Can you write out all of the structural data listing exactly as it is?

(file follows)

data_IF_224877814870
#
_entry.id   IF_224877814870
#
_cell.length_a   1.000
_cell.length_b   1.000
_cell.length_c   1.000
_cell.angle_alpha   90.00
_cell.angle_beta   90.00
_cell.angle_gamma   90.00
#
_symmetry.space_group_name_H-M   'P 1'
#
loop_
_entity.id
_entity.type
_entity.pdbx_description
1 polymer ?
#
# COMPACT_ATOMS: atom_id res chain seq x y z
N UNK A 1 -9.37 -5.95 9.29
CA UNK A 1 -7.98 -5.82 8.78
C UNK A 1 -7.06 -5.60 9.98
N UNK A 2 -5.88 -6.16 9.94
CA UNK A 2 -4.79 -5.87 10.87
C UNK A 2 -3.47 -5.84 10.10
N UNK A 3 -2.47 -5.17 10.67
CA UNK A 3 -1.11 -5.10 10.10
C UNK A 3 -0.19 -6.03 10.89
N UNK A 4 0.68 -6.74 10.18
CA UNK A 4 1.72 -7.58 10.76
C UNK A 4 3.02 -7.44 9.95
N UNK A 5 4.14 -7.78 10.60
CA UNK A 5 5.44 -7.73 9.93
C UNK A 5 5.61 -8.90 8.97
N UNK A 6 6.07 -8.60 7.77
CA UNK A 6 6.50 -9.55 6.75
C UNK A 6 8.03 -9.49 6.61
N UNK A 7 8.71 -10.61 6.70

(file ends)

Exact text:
data_IF_224877814870
#
_entry.id   IF_224877814870
#
_cell.length_a   1.000
_cell.length_b   1.000
_cell.length_c   1.000
_cell.angle_alpha   90.00
_cell.angle_beta   90.00
_cell.angle_gamma   90.00
#
_symmetry.space_group_name_H-M   'P 1'
#
loop_
_entity.id
_entity.type
_entity.pdbx_description
1 polymer ?
#
# COMPACT_ATOMS: atom_id res chain seq x y z
N UNK A 1 -9.37 -5.95 9.29
CA UNK A 1 -7.98 -5.82 8.78
C UNK A 1 -7.06 -5.60 9.98
N UNK A 2 -5.88 -6.16 9.94
CA UNK A 2 -4.79 -5.87 10.87
C UNK A 2 -3.47 -5.84 10.10
N UNK A 3 -2.47 -5.17 10.67
CA UNK A 3 -1.11 -5.10 10.10
C UNK A 3 -0.19 -6.03 10.89
N UNK A 4 0.68 -6.74 10.18
CA UNK A 4 1.72 -7.58 10.76
C UNK A 4 3.02 -7.44 9.95
N UNK A 5 4.14 -7.78 10.60
CA UNK A 5 5.44 -7.73 9.93
C UNK A 5 5.61 -8.90 8.97
N UNK A 6 6.07 -8.60 7.77
CA UNK A 6 6.50 -9.55 6.75
C UNK A 6 8.03 -9.49 6.61
N UNK A 7 8.71 -10.61 6.70